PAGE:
johnnycool

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Re: Kimmage article about the scandal at O Dwyer's
« Reply #37 on: June 04, 2018, 11:53:12 AM »
I see it in rugby I see it soccer I see it the GAA I see it in all sports. Under age coaches and the under age parents are too busy trying to live their lives vicariously through children. Sport for kids until they are 16 should only be about fun. Period. If you think differently ask yourself why?

There's a bit of that alright but I've had his debate with a few parents about why their wee Jonny isn't getting as much game time as wee Jimmy when as much as they might be the same age wee Jimmy is the far superior player.

Now this isn't about winning it's about rewarding the wee Jimmys who put in the extra effort to get themselves to that level. That has to be recognised to encourage more wee Jimmys.
If wee Jonny is lacking then work with him more from a coaching perspective and speak with the parents in what is needed to get their wee Jonny up the levels, but by and large wee Jonny's parents don't put in the hard yards like wee Jimmys', don't go to away games, will miss training regularly and so forth, hence why wee Jonny may struggle.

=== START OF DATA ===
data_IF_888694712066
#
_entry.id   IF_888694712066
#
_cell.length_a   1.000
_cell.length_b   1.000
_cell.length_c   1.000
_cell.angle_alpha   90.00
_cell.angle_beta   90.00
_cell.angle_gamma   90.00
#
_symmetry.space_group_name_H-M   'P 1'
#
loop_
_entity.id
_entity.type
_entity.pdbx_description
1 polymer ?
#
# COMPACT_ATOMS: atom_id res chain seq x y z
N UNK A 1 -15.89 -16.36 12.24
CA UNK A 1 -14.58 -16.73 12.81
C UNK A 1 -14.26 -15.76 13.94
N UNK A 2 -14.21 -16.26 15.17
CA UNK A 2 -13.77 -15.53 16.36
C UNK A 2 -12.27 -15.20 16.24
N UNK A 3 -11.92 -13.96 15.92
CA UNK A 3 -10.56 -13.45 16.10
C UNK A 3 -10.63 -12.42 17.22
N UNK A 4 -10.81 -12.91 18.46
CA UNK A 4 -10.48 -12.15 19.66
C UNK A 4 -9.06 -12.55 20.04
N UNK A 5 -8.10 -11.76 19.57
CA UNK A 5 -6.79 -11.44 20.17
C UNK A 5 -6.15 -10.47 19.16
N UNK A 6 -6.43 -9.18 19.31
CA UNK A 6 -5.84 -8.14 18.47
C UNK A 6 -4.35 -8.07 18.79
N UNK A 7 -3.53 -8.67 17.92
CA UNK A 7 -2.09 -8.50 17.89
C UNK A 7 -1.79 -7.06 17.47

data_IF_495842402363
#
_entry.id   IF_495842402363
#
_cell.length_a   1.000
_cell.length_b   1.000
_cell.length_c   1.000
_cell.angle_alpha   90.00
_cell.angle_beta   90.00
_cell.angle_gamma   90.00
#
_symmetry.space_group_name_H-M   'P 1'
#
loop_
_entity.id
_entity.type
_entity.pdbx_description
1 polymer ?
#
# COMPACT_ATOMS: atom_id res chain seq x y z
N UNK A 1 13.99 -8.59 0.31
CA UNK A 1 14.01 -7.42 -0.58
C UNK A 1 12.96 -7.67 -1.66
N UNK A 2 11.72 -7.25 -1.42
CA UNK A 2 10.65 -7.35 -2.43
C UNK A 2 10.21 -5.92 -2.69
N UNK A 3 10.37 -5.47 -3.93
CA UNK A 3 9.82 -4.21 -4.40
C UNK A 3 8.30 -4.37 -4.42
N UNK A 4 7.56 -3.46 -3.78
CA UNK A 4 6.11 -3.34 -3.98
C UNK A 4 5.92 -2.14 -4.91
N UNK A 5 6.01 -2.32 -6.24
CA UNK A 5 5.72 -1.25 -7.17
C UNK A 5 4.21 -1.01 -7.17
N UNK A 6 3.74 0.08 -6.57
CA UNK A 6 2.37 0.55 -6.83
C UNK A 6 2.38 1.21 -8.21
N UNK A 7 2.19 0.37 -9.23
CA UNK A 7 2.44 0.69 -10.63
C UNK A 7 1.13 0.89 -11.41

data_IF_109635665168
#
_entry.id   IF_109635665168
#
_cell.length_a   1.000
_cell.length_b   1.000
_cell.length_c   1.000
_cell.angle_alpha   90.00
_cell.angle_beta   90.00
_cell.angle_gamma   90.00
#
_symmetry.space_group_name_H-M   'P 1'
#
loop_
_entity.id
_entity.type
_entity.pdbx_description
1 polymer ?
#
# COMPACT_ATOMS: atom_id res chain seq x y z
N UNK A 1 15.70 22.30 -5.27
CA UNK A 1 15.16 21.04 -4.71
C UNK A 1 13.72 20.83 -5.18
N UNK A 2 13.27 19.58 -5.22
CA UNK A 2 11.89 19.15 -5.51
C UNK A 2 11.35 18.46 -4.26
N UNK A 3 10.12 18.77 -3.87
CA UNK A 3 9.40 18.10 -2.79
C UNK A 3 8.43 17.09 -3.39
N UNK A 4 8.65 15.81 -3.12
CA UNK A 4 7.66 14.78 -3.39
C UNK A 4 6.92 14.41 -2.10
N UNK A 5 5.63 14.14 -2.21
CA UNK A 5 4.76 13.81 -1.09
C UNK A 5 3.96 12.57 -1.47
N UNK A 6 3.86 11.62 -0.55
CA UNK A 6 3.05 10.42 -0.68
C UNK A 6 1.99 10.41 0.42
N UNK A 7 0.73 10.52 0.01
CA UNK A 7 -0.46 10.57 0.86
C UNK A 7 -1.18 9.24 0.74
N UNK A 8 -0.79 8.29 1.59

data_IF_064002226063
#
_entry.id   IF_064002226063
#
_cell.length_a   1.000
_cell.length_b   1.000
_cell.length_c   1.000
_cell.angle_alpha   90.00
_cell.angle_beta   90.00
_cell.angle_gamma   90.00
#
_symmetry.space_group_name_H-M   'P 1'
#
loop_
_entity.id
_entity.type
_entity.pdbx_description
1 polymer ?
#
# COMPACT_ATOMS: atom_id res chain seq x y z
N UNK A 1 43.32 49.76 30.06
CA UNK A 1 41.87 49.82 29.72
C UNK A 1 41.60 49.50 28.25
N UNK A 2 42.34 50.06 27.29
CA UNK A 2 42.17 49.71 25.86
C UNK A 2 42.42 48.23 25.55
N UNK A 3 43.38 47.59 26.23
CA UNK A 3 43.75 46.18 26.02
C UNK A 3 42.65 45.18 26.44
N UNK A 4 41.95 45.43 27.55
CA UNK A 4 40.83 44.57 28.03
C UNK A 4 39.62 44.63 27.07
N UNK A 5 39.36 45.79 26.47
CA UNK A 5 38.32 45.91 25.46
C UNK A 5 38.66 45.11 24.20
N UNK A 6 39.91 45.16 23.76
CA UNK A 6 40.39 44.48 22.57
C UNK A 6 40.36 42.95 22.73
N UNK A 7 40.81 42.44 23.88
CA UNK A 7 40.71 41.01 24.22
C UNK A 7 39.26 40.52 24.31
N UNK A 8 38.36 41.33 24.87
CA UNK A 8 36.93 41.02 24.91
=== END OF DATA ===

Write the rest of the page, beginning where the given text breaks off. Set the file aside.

I think the GAA is about right with the go games concept to U12 but that does seem to be slipping in certain units.

After that the more I think of it the "everyone gets a medal" matra is detrimental to youngsters as they're becoming entitled little shits and that is encouraged by modern parenting where rather than support wee Jonny in getting him to improve we lay the blame at someone else's door.
IMO 13 and 14 year olds are old enough to understand that hard work and doing that bit extra should be rewarded. If it isn't then why do it.
This is the same for exams and life in general, not just sport.

Captain Scarlet